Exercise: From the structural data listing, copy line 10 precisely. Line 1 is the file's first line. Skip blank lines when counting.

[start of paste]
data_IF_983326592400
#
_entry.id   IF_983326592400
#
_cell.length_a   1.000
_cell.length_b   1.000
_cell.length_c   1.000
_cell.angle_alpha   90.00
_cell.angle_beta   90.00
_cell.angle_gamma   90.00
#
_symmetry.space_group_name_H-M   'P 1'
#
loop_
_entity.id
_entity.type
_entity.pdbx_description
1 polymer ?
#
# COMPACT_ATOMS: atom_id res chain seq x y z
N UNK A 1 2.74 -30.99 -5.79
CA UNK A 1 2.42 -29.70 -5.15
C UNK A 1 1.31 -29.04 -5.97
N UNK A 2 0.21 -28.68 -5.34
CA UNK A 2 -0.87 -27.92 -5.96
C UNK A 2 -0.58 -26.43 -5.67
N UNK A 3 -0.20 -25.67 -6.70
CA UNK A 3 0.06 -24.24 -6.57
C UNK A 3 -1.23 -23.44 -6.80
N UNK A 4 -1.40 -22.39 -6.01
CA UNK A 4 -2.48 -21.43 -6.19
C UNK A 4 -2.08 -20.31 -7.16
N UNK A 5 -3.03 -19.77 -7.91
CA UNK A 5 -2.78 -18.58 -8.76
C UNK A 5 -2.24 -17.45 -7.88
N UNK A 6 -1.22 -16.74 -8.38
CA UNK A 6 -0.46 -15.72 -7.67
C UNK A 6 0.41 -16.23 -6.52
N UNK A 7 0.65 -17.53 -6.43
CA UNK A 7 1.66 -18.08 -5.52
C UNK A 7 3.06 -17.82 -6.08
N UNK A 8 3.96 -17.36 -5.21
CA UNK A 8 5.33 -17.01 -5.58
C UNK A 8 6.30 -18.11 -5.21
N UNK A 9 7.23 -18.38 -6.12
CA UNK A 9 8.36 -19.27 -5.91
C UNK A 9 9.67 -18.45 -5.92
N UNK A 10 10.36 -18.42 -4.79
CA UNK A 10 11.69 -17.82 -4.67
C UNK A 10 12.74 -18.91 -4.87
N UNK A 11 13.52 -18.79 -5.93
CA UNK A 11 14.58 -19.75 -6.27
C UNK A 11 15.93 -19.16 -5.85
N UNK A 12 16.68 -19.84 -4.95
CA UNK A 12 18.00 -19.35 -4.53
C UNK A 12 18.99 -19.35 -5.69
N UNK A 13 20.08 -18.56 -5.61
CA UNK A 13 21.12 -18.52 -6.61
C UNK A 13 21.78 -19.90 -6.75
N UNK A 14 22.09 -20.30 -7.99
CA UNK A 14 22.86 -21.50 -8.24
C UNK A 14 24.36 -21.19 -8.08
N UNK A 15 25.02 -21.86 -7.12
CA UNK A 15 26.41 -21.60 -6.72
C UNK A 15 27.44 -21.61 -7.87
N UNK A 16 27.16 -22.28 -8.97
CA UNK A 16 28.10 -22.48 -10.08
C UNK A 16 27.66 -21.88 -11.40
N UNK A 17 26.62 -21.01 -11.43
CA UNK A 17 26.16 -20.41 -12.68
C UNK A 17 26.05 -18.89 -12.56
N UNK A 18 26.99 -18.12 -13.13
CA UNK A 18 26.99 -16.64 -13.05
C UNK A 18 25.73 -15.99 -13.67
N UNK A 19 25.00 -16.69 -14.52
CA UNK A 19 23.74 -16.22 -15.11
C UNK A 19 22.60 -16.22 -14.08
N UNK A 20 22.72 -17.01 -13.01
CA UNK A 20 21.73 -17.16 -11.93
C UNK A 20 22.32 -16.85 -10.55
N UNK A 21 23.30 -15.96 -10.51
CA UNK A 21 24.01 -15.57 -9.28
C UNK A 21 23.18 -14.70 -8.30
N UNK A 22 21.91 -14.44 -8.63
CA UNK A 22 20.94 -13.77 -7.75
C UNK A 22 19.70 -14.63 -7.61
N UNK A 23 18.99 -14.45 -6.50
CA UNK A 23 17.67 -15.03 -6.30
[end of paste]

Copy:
_cell.angle_gamma   90.00